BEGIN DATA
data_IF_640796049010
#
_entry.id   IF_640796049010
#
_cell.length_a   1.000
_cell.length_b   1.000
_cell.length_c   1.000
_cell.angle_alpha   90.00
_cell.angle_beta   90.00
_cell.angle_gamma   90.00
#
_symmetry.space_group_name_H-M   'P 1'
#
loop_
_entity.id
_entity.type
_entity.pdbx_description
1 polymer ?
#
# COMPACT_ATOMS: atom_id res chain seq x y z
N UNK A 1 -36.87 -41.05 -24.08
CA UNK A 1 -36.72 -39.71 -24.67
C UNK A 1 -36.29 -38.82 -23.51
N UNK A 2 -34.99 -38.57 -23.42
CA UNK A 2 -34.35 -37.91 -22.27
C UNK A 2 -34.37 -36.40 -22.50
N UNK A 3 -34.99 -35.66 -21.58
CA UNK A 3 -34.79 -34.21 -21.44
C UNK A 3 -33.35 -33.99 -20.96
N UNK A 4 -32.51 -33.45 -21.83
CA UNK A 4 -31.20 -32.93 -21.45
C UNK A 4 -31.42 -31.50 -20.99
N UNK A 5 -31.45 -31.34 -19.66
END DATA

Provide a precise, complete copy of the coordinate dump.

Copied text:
data_IF_640796049010
#
_entry.id   IF_640796049010
#
_cell.length_a   1.000
_cell.length_b   1.000
_cell.length_c   1.000
_cell.angle_alpha   90.00
_cell.angle_beta   90.00
_cell.angle_gamma   90.00
#
_symmetry.space_group_name_H-M   'P 1'
#
loop_
_entity.id
_entity.type
_entity.pdbx_description
1 polymer ?
#
# COMPACT_ATOMS: atom_id res chain seq x y z
N UNK A 1 -36.87 -41.05 -24.08
CA UNK A 1 -36.72 -39.71 -24.67
C UNK A 1 -36.29 -38.82 -23.51
N UNK A 2 -34.99 -38.57 -23.42
CA UNK A 2 -34.35 -37.91 -22.27
C UNK A 2 -34.37 -36.40 -22.50
N UNK A 3 -34.99 -35.66 -21.58
CA UNK A 3 -34.79 -34.21 -21.44
C UNK A 3 -33.35 -33.99 -20.96
N UNK A 4 -32.51 -33.45 -21.83
CA UNK A 4 -31.20 -32.93 -21.45
C UNK A 4 -31.42 -31.50 -20.99
N UNK A 5 -31.45 -31.34 -19.66